U.S. scientists have observed a new antibody that can neutralize not only different strains of SARS-CoV-2, but also other types of coronavirus, according to Nature. A discovery that could help humanity protect itself from new viral mutations.
A team of U.S. researchers led by biochemist Tyler Starr of the Fred Hutchinson Cancer Research Center (FHCRC) in Seattle has identified a new antibody with extremely powerful capabilities to fight many coronavirus variants simultaneously, announced this Wednesday, July 14, one of the oldest scientific journals in the United Kingdom: Nature.
Experts from FHCRC and the American company Vir Biotechnology, who participated in the study, examined 12 antibodies isolated from people infected with SARS-CoV-2 or another virus of this group of SARS-CoV. These antibodies bind to a fragment of viral protein that binds to receptors in human cells. Many Covid-19 antibody therapies target the same receptor-binding domain, the British weekly reports.
The researchers compiled a list of thousands of mutations in the binding domains of several SARS-CoV-2 strains to also catalog variants of other coronaviruses belonging to, such as Covid-19, the sarbecovirus subspecies.
According to Nature, the expert group, after evaluating the effects of these mutations on the ability of 12 antibodies to bind to the binding domain of viruses, found that one antibody, S2H97, has the ability to seize on binding domains. of all sarbecoviruses tested.
S2H97, dubbed the anti-sarbecovirus antibody by the study’s authors, blocked a wide range of viral strains to prevent them from spreading in cells grown in the lab.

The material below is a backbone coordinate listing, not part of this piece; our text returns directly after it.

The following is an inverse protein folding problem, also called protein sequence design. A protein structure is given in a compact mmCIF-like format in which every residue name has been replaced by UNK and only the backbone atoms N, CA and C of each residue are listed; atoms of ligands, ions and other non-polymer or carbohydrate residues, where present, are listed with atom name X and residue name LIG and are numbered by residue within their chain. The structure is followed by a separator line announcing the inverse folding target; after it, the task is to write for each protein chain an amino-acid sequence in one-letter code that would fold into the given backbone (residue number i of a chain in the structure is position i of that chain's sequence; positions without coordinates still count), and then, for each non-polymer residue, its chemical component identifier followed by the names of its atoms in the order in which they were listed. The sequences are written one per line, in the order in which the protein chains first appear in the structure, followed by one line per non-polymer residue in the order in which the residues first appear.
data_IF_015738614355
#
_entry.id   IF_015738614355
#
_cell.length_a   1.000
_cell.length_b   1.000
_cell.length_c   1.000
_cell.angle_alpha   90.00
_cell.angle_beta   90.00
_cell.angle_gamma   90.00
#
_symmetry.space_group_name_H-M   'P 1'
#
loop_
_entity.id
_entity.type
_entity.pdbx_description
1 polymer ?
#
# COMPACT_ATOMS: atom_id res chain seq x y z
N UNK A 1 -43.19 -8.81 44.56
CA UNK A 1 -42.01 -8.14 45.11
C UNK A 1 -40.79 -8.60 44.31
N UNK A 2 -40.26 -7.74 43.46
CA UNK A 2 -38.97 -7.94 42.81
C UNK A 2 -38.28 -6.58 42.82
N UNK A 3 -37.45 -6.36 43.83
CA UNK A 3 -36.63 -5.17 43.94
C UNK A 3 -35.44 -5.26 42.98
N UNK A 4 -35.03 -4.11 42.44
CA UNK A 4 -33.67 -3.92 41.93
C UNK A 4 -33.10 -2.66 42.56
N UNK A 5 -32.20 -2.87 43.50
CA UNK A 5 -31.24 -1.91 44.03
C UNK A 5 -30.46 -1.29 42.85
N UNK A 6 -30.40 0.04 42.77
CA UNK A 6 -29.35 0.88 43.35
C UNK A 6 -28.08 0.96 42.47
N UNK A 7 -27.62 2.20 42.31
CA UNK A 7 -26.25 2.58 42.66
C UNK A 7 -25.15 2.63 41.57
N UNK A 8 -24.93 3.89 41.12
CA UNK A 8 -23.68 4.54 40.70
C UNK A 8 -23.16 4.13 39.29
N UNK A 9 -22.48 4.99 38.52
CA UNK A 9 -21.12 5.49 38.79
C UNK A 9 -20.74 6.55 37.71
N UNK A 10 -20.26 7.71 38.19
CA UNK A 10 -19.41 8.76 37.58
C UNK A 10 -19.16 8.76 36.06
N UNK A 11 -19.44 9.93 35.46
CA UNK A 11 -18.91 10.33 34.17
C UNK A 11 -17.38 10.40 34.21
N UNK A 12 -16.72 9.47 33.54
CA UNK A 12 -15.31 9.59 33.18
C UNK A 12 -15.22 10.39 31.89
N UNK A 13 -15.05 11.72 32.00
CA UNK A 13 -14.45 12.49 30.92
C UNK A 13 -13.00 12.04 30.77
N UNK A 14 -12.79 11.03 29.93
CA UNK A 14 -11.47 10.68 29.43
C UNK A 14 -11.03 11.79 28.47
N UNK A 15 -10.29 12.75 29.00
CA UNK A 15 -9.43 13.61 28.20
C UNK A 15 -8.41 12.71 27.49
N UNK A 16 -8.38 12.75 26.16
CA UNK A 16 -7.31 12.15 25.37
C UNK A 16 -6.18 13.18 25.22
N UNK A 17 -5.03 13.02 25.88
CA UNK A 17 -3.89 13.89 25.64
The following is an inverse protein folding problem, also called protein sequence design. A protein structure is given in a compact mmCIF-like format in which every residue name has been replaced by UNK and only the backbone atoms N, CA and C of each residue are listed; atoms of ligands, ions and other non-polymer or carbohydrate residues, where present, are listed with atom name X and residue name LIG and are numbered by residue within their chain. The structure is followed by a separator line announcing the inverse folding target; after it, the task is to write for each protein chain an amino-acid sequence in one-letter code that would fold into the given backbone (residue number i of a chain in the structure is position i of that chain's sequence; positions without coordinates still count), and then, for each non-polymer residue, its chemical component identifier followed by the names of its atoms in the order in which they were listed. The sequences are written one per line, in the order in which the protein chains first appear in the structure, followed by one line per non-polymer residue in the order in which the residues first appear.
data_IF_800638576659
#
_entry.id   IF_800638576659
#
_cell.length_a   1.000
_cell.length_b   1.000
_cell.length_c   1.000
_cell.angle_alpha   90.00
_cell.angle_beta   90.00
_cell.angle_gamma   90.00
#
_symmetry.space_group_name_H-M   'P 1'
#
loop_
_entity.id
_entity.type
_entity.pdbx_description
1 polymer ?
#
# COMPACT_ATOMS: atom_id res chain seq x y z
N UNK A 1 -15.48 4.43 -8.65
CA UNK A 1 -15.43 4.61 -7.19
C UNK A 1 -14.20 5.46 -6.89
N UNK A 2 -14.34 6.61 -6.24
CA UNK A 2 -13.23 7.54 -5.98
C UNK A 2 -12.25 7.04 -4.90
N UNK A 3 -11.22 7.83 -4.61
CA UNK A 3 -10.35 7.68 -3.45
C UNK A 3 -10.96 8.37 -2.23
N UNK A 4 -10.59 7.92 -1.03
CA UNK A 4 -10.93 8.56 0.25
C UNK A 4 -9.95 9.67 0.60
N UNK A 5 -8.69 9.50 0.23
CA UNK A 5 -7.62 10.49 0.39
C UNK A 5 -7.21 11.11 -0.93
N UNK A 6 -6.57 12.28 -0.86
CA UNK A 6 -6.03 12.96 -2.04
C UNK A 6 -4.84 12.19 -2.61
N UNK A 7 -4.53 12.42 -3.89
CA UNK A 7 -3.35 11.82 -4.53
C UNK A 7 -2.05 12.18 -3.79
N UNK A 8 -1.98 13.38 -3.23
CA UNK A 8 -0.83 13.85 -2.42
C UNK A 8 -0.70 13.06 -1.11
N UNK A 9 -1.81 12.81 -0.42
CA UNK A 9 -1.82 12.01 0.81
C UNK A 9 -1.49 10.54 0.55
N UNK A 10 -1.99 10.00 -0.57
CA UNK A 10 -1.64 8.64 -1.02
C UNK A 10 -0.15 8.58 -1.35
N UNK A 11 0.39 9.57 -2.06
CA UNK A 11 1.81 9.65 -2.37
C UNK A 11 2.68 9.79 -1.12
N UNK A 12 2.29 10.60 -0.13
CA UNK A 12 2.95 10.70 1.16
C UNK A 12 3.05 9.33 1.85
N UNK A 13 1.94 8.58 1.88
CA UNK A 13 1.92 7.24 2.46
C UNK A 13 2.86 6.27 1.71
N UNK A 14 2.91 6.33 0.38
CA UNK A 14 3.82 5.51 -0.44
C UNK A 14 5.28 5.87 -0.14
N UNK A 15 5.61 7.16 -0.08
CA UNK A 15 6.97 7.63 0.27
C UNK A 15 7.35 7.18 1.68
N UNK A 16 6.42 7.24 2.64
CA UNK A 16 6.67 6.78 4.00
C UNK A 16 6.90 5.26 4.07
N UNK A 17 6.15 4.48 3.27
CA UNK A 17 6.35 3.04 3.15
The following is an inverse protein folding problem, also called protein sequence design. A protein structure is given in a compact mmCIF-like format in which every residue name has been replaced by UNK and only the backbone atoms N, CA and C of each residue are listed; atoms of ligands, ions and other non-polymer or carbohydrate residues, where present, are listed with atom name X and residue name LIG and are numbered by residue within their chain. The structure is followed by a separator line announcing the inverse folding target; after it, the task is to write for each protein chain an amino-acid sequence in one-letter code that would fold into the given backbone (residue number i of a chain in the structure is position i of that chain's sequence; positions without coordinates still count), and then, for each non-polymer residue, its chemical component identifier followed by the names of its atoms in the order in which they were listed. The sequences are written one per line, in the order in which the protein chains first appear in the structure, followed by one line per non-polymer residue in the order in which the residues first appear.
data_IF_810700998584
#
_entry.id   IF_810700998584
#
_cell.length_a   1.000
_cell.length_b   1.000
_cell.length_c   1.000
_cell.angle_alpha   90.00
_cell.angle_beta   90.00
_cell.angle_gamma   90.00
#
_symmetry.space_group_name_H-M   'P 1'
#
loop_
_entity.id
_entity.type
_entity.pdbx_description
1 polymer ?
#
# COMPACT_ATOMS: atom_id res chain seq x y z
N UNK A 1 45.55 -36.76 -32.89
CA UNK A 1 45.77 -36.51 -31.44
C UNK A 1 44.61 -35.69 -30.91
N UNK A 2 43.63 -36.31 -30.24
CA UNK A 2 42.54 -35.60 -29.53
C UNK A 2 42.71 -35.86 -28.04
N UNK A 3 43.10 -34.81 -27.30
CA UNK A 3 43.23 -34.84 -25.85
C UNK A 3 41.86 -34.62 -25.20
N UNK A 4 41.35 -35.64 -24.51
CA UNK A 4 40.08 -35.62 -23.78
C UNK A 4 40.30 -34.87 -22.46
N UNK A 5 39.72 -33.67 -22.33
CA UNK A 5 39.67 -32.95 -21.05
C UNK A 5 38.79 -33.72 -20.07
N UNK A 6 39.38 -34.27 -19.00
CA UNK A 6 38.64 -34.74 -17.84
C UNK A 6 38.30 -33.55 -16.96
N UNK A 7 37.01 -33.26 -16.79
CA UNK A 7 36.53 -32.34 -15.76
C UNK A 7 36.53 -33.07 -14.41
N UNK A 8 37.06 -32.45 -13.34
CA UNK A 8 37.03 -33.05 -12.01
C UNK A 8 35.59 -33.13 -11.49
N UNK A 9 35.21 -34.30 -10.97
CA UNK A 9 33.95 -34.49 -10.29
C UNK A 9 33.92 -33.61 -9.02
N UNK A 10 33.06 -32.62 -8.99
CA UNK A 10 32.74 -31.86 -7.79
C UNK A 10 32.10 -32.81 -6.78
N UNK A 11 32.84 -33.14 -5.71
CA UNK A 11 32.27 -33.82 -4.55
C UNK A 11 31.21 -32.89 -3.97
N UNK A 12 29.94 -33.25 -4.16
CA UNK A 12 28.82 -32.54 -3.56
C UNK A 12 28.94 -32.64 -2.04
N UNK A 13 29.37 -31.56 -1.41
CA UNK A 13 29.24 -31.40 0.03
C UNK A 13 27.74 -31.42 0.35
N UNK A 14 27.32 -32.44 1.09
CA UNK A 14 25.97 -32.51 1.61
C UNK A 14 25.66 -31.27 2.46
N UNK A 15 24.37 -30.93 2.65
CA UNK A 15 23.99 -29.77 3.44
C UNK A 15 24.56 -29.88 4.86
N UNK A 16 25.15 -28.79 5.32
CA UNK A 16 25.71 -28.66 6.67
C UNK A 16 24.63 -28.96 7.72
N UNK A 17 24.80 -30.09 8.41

This “super” antibody turned out to be strong enough to protect hamsters from Covid-19.
The secret to the effectiveness of the S2H97 antibody lies in its molecular structure, which attacks previously invisible sections of the receptor-binding domain that scientists say remain unchanged while the virus continues to silence, the review explained.
“It’s the coolest antibody we’ve described,” study leader Tyler Starr was quoted as saying by Nature.
Soon a “super” antiviral vaccine?
The researchers found that the appearance of molecules targeting sections of the viral binding domain revealed during the study could spur the development of sarbecovirus vaccines for simultaneous protection against multiple viruses, a scientific journal reports.
The discovery of an antibody that can stick to a variety of sarbecoviruses has also been welcomed by other scientists, including Arinjay Banerjee, a virologist at the University of Saskatchewan in Canada, Nature reports. After the Canadian expert mentioned future viral mutations that researchers do not yet know, he expressed certainty that antibodies and vaccines against sarbecoviruses will help humanity better prepare for attacks by new viruses.
Ineffective antibodies after vaccination?
The news of the development of stronger vaccines against Covid was indirectly confirmed by another US study.
Experts from the University of Washington and the Source Biotechnology Laboratory analyzed a version of Epsilon SARS-CoV-2 discovered in California to find that it has learned to neutralize natural antibodies as well as monoclonal ones that occur in people immunized with Pfizer / BioNTech and Moderna vaccines.
According to research, the effectiveness of these vaccines has been reduced by 50 to 70% compared to the California strain SARS-CoV-2.
In March 2020, the World Health Organization (WHO) ranked Epsilon among the “versions to follow” (VOI or “interesting variants”) in California for the first time. On June 30, France ranked it among the evaluated variants, reports the French Public Health.
The Russian center Gamaleïa, the designer of the world’s first registered Covid vaccine, Sputnik V, has just published a study in the international journal Vaccines on the effectiveness of a preparation against new strains of SARS-CoV-2. According to this report, Russian researchers observed a relatively small decrease in the neutralizing activity of Sputnik V against variants such as alpha, beta, gamma, Delta, but less pronounced than in preparations from other pharmaceutical groups.